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Curbing Inflation Of Private Hospitals’ DDSSY Bills

THE state government has now made it mandatory for the private hospitals empanelled under the Deen Dayal Swasthya Seva Yojana (DDSSY), its flagship health insurance scheme, to take a written feedback from the patients on discharge. This has been done to rein in inflation in billing. DDSSY is a comprehensive scheme which includes cost of hospitalization and procedures including materials and medicines. Henceforth a declaration and consent of the patient would be mandatory for processing the DDSSY claims of private hospitals. There have been scores of complaints from patients that private hospitals have been inflating the bills and making patients pay additional amount for treatment under one pretext or the other. The state government had rolled out DDSSY in 2016 for free availing by Goans of as many as 447 procedures. The diseases included were those on which out-of-pocket expenditures are high. The complaints regarding inflated charges started flowing soon after the scheme was rolled out, but the action against the errant hospitals could not be taken for one reason or the other. The government had recently suspended a reputed hospital from the scheme for charging additional money from patients under the scheme.

Private hospitals have been great beneficiaries of DDSSY. There was rampant misuse of Mediclaim, the earlier medical insurance scheme of the Goa government. The state government paid hundreds of crores of rupees to hospitals in other states empanelled under the Mediclaim scheme for treating Goan patients in specialities that were not available in the state. The Mediclaim scheme has since been discontinued. Similar manipulations were envisaged at the time of implementation of the DDSSY and the beneficiaries were warned against paying additional fees at private hospitals to avail the benefits of the government’s health insurance scheme. The government had made it clear that those who wanted additional facilities, like private rooms, could avail them at their cost. It would be beyond control to monitor the process of treatment for every patient in private hospitals. Private hospital managements can be greedy and inventive in maximizing their earnings from DDSSY.  However, it is public money, and the government is the custodian of that public money, so it has a duty to set up mechanisms to prevent private hospitals from profiteering. The latest directive for a patient feedback is only a small step the government has taken. It needs to take many more steps to prevent inflation of private hospitals’ DDSSY bills.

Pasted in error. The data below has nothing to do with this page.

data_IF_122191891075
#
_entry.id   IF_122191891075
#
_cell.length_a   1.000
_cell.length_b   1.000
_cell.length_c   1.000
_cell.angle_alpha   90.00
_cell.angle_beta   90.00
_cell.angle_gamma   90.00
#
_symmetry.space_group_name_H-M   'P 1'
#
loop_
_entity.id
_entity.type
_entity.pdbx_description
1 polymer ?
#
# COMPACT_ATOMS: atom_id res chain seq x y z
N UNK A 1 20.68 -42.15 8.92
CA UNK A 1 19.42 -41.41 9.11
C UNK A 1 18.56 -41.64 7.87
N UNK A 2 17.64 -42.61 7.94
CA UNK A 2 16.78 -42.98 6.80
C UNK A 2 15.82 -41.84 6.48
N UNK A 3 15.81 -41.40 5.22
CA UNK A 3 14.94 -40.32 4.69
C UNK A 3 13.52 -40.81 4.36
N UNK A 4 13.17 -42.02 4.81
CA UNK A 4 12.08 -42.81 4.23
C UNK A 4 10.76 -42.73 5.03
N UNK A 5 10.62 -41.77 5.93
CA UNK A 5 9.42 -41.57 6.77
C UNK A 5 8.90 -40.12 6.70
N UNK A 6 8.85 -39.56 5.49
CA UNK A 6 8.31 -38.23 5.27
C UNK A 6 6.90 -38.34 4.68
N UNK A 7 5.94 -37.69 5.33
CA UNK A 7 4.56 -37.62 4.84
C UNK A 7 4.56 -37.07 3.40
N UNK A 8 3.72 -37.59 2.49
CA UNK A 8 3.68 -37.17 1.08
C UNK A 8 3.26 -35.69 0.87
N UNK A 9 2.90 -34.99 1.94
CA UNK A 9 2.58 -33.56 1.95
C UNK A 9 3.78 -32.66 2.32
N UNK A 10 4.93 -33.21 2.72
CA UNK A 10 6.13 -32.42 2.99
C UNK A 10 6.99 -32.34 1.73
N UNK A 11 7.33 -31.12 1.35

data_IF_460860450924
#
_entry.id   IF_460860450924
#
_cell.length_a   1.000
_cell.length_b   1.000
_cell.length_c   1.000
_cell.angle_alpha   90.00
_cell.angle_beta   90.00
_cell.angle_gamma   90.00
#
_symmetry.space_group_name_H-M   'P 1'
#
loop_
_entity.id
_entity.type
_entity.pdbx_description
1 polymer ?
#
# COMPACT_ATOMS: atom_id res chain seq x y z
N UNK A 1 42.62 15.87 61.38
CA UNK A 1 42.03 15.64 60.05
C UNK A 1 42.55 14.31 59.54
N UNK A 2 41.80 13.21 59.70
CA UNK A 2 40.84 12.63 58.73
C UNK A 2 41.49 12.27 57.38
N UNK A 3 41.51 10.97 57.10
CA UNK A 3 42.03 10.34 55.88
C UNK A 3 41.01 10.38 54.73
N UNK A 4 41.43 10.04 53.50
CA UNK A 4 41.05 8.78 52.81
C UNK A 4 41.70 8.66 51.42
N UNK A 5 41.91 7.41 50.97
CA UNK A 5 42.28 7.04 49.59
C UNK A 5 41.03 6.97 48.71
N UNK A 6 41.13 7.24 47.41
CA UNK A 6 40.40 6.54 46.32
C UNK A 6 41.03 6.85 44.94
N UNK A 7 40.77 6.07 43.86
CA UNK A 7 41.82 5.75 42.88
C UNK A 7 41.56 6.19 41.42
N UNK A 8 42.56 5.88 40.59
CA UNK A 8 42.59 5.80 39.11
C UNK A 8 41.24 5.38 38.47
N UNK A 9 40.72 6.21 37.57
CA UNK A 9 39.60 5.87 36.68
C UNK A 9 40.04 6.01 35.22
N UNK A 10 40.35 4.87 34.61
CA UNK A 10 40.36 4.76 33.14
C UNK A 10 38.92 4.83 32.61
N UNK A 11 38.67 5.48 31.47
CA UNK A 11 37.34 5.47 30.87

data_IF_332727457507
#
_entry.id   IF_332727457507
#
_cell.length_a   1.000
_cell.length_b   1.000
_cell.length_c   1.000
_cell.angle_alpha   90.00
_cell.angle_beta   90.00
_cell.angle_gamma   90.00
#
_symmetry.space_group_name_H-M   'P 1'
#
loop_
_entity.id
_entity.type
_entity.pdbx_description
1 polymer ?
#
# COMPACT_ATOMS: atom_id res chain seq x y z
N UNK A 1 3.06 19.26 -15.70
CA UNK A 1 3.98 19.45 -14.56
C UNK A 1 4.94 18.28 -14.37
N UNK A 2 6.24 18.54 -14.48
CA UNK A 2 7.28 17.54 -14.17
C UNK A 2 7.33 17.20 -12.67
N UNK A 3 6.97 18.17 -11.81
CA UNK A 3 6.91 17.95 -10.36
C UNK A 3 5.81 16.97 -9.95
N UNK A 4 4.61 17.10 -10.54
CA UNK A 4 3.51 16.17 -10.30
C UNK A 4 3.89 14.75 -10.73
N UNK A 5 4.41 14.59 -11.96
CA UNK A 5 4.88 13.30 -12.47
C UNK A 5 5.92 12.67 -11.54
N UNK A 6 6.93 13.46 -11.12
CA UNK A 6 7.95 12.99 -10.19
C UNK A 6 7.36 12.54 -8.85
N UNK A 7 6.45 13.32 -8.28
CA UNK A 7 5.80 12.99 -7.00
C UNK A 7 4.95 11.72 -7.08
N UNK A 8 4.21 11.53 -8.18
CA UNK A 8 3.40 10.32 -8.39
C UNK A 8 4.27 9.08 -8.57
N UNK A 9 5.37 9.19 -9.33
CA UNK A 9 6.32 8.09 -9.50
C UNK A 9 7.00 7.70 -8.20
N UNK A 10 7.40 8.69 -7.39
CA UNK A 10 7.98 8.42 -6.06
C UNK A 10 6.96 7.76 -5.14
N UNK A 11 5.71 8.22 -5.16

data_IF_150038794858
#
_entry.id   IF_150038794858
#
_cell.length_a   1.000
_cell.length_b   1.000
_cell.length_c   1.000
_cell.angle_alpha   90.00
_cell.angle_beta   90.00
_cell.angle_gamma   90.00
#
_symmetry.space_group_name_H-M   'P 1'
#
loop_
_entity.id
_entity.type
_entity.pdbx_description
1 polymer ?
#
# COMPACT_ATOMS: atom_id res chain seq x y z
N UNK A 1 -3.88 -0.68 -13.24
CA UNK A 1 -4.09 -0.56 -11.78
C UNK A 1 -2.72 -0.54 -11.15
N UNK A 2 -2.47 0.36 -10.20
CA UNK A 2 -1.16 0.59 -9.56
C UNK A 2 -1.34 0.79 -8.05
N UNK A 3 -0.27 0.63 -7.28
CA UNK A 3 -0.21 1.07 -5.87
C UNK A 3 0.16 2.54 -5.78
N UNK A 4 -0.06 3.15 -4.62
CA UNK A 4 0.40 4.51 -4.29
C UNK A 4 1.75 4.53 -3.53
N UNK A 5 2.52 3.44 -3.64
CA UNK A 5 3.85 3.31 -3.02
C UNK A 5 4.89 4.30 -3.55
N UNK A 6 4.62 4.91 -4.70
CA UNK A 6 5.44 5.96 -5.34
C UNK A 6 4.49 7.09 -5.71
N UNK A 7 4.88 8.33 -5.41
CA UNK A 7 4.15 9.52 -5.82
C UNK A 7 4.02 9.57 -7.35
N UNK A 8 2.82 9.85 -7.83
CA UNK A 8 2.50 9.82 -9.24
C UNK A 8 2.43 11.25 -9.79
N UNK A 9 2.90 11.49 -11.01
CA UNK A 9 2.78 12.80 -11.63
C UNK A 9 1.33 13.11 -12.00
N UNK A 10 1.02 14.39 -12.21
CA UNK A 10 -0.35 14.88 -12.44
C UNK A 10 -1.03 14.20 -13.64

There have been complaints of ‘unnecessary’ tests and procedures being conducted on patients at private hospitals. Though the government laid down norms to be followed by the hospitals not all were being followed. There being no scope for direct government oversight on the process of treatment at the private hospitals, the government could lay down stricter processes. More than a year has passed since the scheme was implemented. The government ought to study the data and take strict measures to prevent drainage of the funds under the DDSSY scheme. Now that the government is in the process of revising the scheme in order to bring in more procedures and more hospitals under its ambit as an exercise of streamlining the flagship medical insurance scheme it has to ensure that the loopholes that existed were plugged. There should be proper co-ordination between the directorate of health services, the insurance company and the private hospitals for honest, proper and smooth implementation of the scheme.

The government should learn from the systems devised by some of the developed nations with respect to healthcare insurance. Each DDSSY cardholder should be screened for illnesses every six months or annually. The screening should include dental care. The data of every patient must be fed in computers and stored at a central server so that the patient’s history of illnesses, blood groups, etc was easily accessible to treating doctors.  The data will help cut down repeated tests and the cost involved in the process. This will help doctors to find out ailments among the Goan population and treat diseases before they become unmanageable. Treating diseases at the root point will help in preventing their spread and also cut costs. As medicine is a noble profession doctors in private hospitals should uphold their nobility by strictly adhering to the principles attached to their profession and refrain from allowing any misuse of the scheme to further their or their hospital managements’ interests. The government on its part should evolve a system to make sure that all the empanelled private hospitals are kept under strict watch to make them provide healthcare at legitimate prices under the scheme.

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